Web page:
On Tuesday, March 8, a University football player pled guilty to one count of possession with the intent to distribute as well as to the distribution of a synthetic hallucinogen closely resembling ecstasy to his teammates. This marks the University’s third student to be reprimanded by the federal court of Connecticut in the past year.


C/O d3football.com

Manager of Media and Public Relations Lauren Rubenstein confirmed that the student has been suspended. He was released from jail after posting bail at $100,000.

“We are aware of the case against one of our students, but cannot comment on the specifics of a pending legal matter,” Rubenstein said. “The student is currently on interim suspension from Wesleyan, pending a campus judicial hearing.”

The defendant was selling “2C-B and 2C-E,” which is otherwise referred to as a mix of molly and acid. The concoction was originally dealt in liquid form via water bottles, and then progressed to powder formula in clear capsules. The student was able to anonymously obtain the drug from the dark web using a virtual payment method known as Bitcoin.

“I want to assure you that Coach [Dan] DiCenzo and I take this matter extremely seriously, and we are continuing our efforts to provide drug education and prevent illegal drug use by members of the team–and all student-athletes,” wrote Athletic Director Mike Whalen ’83 in a letter to the school’s football alumni. “Over the last two years, in addition to meeting regularly with players to help identify and address problems, the athletics department has implemented several programs including the Safe and Sober Campus Initiative, the NCAA Step-Up Program, and bystander intervention education. I am currently planning a spring symposium for all student-athletes with current and former leaders in health and public safety, and law enforcement.”

It is reported that 15 to 20 players purchased the drug last fall for 10 dollars per dose. According to an affidavit prepared by the U.S. Drug Enforcement Administration, some of these dealings even took place inside the team’s locker room.

“Too many young people believe synthetic drugs are harmless party drugs when, as this case makes abundantly clear, they are highly dangerous,” said U.S. Attorney for the District of Connecticut Deirdre M. Daly in a press release.

Whalen further spoke to his message for all student-athletes at the University.

“My message to our athletes is clear: behavior like this is unacceptable and being a student-athlete at Wesleyan is not a right but a privilege,” Whalen wrote. “Whatever failings may have happened in this instance, they have nothing to do with the aggregate achievements of the many young men working hard to become better people, earning an education and proving that academic integrity and football success can thrive together.”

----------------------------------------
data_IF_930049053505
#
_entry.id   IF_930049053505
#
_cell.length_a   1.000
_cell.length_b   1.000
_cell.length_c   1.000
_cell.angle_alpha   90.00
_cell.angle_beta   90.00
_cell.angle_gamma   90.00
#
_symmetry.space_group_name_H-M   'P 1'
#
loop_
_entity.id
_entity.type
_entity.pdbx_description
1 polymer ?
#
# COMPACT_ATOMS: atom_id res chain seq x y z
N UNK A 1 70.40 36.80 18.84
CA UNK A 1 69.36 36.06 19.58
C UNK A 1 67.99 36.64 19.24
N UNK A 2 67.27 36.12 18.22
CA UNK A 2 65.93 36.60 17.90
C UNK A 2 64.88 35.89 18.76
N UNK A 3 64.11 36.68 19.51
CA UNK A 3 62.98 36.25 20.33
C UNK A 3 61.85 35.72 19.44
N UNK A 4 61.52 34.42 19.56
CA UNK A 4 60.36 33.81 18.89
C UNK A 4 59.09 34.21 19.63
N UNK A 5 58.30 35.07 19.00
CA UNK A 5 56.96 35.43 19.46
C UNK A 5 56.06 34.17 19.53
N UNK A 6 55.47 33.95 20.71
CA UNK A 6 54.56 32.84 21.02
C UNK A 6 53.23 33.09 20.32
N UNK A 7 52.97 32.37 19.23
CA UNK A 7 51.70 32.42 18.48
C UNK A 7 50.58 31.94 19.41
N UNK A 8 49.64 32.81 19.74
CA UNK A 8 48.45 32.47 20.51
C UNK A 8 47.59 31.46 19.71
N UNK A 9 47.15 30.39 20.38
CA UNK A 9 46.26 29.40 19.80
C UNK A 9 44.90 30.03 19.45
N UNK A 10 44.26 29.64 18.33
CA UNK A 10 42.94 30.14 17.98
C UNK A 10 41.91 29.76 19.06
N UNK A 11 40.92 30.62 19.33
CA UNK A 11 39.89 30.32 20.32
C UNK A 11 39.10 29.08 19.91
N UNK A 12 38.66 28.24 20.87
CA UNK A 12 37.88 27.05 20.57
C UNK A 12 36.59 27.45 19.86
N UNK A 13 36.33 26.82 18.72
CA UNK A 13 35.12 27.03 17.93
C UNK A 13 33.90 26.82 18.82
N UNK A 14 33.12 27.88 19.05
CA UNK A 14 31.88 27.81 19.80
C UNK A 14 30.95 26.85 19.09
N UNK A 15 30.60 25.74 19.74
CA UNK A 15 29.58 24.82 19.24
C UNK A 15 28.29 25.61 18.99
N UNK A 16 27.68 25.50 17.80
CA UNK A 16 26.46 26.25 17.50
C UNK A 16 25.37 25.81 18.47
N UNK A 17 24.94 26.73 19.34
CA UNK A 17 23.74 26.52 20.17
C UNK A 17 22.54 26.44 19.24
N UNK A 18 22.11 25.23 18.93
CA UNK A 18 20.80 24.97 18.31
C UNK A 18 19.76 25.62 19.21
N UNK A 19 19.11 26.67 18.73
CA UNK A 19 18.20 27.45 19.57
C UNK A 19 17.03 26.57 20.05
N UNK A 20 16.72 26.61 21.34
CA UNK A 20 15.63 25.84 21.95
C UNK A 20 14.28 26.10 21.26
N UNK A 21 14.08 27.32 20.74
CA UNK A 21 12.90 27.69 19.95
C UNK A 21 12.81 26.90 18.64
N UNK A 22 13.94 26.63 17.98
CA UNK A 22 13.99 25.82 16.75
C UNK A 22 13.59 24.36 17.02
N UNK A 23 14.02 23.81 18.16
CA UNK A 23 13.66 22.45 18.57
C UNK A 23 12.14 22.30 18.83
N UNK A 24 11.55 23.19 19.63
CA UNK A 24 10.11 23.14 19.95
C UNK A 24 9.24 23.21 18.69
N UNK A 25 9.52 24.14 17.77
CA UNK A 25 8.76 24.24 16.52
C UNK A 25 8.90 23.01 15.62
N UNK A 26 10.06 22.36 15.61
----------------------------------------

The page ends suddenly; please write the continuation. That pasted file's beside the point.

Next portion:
It is unlikely that any other members of the team will face consequences or are subject to additional criminal investigation.

The Cardinals had a successful season, reaching a record of 5-3. Seven student-athletes were named to the conference’s all-academic team, three players were given first team all-NESCAC distinctions, and another three were honored with second team all-NESCAC laurels.

The federal investigation commenced last fall when a sophomore at the University was found unresponsive and convulsing in his dorm room after ingesting MDMA. The student was transported to Hartford Hospital, where he spent several days recovering from his near-fatal experience. Investigators discovered that the guilty football player supplied the drugs taken in this instance.

“I set high standards for our student-athletes, and when they fail to meet those standards, it is extremely disappointing,” Whalen wrote. “However, it is what we take away from these situations that is most important: not only do an individual’s actions affect the individual, they have ripple effects on coaches, teammates, other student-athletes, our alumni, and the institution.”

Five former students at the University were arrested last February after being linked to an incident that caused eleven people to overdose on MDMA.

The University created the Illegal Drug Task Force (IDTF) in the aftermath of last winter, and it consists of faculty, staff, students, alumni experts, and consultants with professional experience. In a campus-wide email, the group described its mission as identifying the best practices with respect to illegal drug policy, creating outreach and prevention on campus, and improving student safety and wellbeing.

“The safety of our students is our top priority, and we have and continue to cooperate fully with the authorities on such matters,” Rubenstein said.

Members of IDTF declined to comment directly on the matter.

“I can promise you that the members of the Illegal Drug Task Force as well as the entire Wesleyan administration will continue to work tirelessly to make Wesleyan a safe campus for all of its students,” said the Athletics Representative on the IDTF Harrison Rafferty ’17.

On May 20, the student will face sentencing from Judge Victor A. Bolden, with a maximum of 20 years behind bars and a fine of up to one million dollars. It has not yet been made clear what the prosecution recommended in their pre-sentencing report.

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